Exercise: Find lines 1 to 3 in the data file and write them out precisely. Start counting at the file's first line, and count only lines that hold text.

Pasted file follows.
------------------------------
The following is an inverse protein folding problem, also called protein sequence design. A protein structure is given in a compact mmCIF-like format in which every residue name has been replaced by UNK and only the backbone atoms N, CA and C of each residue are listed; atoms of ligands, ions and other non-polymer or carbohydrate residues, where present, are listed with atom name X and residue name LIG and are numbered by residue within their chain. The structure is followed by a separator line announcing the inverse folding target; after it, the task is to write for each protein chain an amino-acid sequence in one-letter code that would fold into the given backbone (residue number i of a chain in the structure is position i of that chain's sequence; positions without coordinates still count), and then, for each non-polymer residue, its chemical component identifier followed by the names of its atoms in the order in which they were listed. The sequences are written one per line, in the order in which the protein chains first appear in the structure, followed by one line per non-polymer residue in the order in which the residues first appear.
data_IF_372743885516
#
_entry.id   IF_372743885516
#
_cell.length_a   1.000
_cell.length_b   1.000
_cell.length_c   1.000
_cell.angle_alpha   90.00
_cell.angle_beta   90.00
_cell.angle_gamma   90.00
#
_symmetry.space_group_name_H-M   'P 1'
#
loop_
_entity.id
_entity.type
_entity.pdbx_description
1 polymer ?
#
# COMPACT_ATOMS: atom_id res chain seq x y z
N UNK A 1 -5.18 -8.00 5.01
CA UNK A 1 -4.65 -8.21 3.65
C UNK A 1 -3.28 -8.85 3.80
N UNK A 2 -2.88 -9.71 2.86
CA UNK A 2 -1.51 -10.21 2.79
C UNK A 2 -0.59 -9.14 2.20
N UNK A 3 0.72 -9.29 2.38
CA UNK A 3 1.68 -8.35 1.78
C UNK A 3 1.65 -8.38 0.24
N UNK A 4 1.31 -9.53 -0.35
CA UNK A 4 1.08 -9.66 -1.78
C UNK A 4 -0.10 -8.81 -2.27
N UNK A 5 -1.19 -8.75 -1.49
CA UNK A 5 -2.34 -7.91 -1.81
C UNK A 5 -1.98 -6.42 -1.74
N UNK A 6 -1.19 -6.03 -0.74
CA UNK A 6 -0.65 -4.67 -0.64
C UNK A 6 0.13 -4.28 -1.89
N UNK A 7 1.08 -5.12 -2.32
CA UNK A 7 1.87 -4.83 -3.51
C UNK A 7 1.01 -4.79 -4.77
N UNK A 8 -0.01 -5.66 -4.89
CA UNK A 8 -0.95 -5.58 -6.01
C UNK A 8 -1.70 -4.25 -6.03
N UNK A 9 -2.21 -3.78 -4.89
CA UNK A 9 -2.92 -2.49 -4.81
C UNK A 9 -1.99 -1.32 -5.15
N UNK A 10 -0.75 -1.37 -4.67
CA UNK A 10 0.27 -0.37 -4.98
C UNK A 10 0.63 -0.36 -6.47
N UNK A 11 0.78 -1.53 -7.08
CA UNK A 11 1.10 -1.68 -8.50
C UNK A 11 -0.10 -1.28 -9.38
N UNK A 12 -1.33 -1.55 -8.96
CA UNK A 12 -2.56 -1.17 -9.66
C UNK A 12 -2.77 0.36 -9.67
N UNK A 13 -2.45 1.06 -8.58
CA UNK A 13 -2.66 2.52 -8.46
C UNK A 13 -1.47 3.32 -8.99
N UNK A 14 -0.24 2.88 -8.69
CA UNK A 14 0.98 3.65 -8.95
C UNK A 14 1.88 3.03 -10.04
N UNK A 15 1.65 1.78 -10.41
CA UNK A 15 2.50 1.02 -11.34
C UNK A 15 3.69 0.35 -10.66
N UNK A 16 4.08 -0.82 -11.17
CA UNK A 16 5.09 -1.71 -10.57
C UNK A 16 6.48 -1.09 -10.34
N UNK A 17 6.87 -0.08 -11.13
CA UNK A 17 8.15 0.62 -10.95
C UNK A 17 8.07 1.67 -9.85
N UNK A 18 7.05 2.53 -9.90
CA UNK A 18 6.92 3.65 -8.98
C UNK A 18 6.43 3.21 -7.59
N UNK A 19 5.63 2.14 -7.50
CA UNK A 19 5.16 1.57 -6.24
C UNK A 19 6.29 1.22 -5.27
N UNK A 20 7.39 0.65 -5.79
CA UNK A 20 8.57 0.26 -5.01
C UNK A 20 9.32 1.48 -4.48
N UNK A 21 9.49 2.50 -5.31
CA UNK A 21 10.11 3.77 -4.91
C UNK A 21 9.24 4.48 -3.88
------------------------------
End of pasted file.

The following is an inverse protein folding problem, also called protein sequence design. A protein structure is given in a compact mmCIF-like format in which every residue name has been replaced by UNK and only the backbone atoms N, CA and C of each residue are listed; atoms of ligands, ions and other non-polymer or carbohydrate residues, where present, are listed with atom name X and residue name LIG and are numbered by residue within their chain. The structure is followed by a separator line announcing the inverse folding target; after it, the task is to write for each protein chain an amino-acid sequence in one-letter code that would fold into the given backbone (residue number i of a chain in the structure is position i of that chain's sequence; positions without coordinates still count), and then, for each non-polymer residue, its chemical component identifier followed by the names of its atoms in the order in which they were listed. The sequences are written one per line, in the order in which the protein chains first appear in the structure, followed by one line per non-polymer residue in the order in which the residues first appear.
data_IF_372743885516
#